Pregnancy is one of the most beautiful experiences a mother can go through. It can also be a little daunting knowing that what you do during this period will literally contribute to shaping your baby and setting them up for their life outside the womb.

Research has shown that the most influential factor on a baby’s development in uterus outside of genetics is nutrition. Nutrition influences a baby’s growth, normal physical and mental development and will affect gestational weight gain (GWG). GWG is basically a fancy group of words to describe the amount of weight gained during pregnancy.

Why is GWG important?

A mother who does not gain enough weight during pregnancy risks that chance that her baby will be born underweight, which in turn puts the baby at risk for preterm birth, medical complications, illnesses, and neurodevelopmental problems.

Similarly, a mother who gains more than the recommended amount of weight during pregnancy risks postpartum weight retention, cesarean delivery, pregnancy-induced hypertension and large-for-gestational-age infants (aka large babies). Very large babies are more likely to develop diabetes, heart disease, obesity and high blood pressure later in life.

New research shows that to improve maternal and child health outcomes, women should not only gain within recommended ranges during pregnancy, but also be within a normal BMI (body mass index) range before they conceive as well. Prepregnancy overweight and obesity affect the risk of structural birth defects, pre-eclampsia, and gestational diabetes among others. Meeting the challenge of beginning a pregnancy at healthy weight means that many women will need preconception counseling, which may include plans for weight loss (or weight gain).

Proper weight gain during pregnancy becomes especially complicated with a multiple pregnancy (twins, triplets etc), where the risk of carrying low or very low birthweight infants increases dramatically. Expert guidance from a Dietitian can help women improve and maximize their intake of “at risk nutrients” such as iron, folate, essential fatty acids,calcium and ensure adequate energy intake to meet weight gain targets.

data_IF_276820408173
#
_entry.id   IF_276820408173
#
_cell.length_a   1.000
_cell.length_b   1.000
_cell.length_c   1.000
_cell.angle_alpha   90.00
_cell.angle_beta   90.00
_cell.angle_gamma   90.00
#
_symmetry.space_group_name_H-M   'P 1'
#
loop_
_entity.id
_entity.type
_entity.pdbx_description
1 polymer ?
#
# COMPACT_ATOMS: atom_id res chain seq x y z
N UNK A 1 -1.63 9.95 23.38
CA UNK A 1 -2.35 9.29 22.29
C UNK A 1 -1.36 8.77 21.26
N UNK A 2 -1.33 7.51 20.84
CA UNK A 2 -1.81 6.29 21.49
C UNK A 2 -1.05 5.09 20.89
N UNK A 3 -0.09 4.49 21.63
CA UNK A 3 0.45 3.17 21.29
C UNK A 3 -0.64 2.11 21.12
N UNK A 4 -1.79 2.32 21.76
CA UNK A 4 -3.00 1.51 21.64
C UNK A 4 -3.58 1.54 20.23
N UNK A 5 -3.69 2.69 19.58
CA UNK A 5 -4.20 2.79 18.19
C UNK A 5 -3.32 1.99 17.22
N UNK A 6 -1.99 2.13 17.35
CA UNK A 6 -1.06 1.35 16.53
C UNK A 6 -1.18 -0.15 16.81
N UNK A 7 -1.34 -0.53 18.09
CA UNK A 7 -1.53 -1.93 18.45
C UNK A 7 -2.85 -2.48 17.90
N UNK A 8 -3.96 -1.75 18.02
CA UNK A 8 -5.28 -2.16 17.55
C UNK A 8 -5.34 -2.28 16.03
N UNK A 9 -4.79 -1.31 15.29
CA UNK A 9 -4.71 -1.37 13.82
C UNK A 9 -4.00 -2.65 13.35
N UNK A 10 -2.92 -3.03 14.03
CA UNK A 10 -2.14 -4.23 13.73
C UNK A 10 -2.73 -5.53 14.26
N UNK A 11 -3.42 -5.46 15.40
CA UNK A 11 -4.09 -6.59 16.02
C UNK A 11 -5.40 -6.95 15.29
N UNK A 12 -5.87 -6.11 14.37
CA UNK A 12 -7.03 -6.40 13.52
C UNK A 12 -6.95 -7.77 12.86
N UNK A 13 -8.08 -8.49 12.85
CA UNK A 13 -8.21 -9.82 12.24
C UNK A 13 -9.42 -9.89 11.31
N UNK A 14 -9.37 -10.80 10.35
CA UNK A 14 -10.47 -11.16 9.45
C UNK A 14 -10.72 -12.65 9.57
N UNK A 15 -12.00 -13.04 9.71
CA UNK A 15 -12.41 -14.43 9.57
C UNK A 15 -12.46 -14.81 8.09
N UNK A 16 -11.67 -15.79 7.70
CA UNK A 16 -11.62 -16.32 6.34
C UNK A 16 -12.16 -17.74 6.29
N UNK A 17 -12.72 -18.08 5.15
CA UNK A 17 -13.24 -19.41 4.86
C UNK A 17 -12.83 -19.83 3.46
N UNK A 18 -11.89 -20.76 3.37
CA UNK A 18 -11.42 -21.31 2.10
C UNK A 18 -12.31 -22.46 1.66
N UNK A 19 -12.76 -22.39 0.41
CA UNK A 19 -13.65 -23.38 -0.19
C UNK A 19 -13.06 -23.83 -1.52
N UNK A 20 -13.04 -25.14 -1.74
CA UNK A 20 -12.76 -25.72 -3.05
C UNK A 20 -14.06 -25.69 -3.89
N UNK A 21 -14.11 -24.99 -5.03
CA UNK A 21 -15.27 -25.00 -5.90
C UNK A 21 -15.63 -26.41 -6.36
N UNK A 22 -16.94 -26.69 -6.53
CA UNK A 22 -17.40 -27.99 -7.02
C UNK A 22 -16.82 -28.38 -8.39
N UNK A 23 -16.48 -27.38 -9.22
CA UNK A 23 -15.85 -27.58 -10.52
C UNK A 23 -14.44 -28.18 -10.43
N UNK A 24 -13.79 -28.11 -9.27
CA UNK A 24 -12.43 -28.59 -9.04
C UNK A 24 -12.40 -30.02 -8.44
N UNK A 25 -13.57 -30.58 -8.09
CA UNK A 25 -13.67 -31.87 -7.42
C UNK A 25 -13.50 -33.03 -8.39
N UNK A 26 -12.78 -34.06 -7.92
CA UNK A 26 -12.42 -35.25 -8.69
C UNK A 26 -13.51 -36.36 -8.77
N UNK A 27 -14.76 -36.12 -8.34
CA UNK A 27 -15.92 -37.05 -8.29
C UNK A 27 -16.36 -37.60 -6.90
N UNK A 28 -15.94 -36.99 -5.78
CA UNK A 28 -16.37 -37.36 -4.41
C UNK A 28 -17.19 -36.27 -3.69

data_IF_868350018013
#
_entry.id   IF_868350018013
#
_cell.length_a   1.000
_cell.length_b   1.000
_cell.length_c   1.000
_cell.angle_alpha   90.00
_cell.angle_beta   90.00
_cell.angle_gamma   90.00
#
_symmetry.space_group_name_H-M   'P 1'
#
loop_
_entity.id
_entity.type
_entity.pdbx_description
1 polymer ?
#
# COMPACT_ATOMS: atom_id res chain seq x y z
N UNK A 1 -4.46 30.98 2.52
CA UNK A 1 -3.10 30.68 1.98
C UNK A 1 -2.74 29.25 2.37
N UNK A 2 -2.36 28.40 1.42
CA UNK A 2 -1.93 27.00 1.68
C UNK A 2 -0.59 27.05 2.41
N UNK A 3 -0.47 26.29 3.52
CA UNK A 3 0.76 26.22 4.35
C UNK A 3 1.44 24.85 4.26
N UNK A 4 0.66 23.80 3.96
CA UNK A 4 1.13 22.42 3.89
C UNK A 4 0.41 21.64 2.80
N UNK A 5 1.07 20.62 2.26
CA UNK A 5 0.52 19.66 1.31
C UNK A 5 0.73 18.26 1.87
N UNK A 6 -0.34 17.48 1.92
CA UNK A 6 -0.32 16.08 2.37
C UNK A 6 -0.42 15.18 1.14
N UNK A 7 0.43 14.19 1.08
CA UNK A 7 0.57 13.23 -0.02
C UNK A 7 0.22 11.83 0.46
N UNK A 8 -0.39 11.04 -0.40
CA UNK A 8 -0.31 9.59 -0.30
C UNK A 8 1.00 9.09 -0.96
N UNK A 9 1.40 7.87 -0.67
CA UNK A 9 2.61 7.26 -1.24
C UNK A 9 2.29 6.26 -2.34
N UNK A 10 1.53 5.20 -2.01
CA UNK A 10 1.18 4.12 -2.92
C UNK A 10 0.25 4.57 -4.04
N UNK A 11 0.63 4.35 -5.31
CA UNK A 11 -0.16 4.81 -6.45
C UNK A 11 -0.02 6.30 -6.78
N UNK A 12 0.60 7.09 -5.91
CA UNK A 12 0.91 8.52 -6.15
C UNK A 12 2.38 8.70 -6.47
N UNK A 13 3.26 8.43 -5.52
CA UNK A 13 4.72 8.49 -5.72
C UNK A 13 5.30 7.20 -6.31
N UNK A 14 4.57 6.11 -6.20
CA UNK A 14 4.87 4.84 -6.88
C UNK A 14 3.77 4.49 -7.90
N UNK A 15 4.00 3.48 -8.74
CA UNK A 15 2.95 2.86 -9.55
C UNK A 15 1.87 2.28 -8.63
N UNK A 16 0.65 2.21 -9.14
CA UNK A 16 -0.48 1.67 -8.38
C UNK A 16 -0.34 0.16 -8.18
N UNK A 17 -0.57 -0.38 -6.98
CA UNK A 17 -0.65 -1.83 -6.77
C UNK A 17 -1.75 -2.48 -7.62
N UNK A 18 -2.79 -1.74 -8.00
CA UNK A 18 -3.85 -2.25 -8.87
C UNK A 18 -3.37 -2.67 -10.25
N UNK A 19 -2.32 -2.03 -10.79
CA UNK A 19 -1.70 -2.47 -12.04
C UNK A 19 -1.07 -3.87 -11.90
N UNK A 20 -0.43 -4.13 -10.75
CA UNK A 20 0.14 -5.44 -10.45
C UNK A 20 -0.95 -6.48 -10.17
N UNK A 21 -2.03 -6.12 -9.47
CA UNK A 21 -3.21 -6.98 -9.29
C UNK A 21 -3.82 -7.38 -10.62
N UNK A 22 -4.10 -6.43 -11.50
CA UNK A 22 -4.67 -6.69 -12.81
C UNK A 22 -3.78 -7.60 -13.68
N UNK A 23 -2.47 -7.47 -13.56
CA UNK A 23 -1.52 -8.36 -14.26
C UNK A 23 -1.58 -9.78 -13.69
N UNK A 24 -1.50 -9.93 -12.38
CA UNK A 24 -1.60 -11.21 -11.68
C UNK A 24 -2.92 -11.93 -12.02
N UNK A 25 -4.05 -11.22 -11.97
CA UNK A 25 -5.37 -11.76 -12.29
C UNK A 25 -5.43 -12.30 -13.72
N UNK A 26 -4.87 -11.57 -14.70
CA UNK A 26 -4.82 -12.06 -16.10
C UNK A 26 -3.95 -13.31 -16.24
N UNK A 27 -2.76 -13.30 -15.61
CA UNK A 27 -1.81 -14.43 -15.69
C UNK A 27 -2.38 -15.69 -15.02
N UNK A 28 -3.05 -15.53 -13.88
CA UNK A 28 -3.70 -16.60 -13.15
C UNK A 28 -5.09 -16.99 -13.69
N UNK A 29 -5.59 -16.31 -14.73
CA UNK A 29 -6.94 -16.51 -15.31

What can you do?

While every woman and course of pregnancy is different, there are a few things you can keep in mind when striving to acheive healthy pregnancy weight gain.

1. Begin with a healthy pre-pregnancy weight

If you know you would like to get pregnant anytime within the next year, it’s best to start preparing your body early for housing a baby! This is much easier said than done. Steps to prepare include not just taking a multivitamin with the minimal amounts of minerals to support pregnancy, but also developing good eating habits and perhaps tackling the goal of weight loss (or gain) to help you get within your recommended weight range.

It’s important to note that during pregnancy is NOT the time to diet! This is an important time where severe calorie restriction can do more harm than good, and can leave you depleted of important nutrients such as iron, folic acid, and other vitamins and minerals. What does need to be focused on instead is making healthier choices and developing good eating habits to sustain you through a healthy pregnancy as well as after the baby is born.

2. Ensure you are eating a variety of nutrient-dense foods throughout the day.

For a single baby pregnancy, you caloric intake throughout the day really doesn’t increase that much. Recommendations are set for 340 extra calories per day in your second trimester, and 450 extra calories/day in your third trimester (if starting pregnancy at a healthy weight). This means, that every snack or meal you choose needs to count! Make sure that you are eating foods packed with lots of vitamins and minerals to ensure that you are getting all you and your baby needs, without having to add on too many extra calories.

Examples include things like complex carbohydrates (think whole grain rice and bread, quinoa, sweet potato, etc), lots of fruits and vegetables, and lean protein (lean meats, eggs, dairy, beans and pulses)! For a list of nutrient dense snacks that are great during pregnancy, click here.

3. Continue (or start) being physically active during pregnancy

With the exception of contact sports, keep doing whatever you were already doing! As your belly grows and you enter the later stages of pregnancy you may have to modify some of you movements to accomodate and maintain safe positioning, but other than that there really isn’t much of a limit as to what you can’t do to stay physically active during pregnancy!

Things like walking, areobics, dancing, swimming, yoga, and weight training (may have to reduce weights/reps) are great for keeping fit, toned and healthy for you and your baby!

4. Seek expert nutritional advice!

Seeing a Registered Dietitian will help clear up the nonsense nutrition advice from the truth, will allow you set goals that will work within your lifestyle, and will give you the support and tools you need to see those goals through. RDs are able to tailor preconception and prenatal diets to fit a woman’s needs, and help manage chronic conditions such as diabetes, hypertension, overweight, and underweight.

Contact me anytime for a free 15 min telephone consult to discuss your issues and see if I can help!

Follow me and share the love!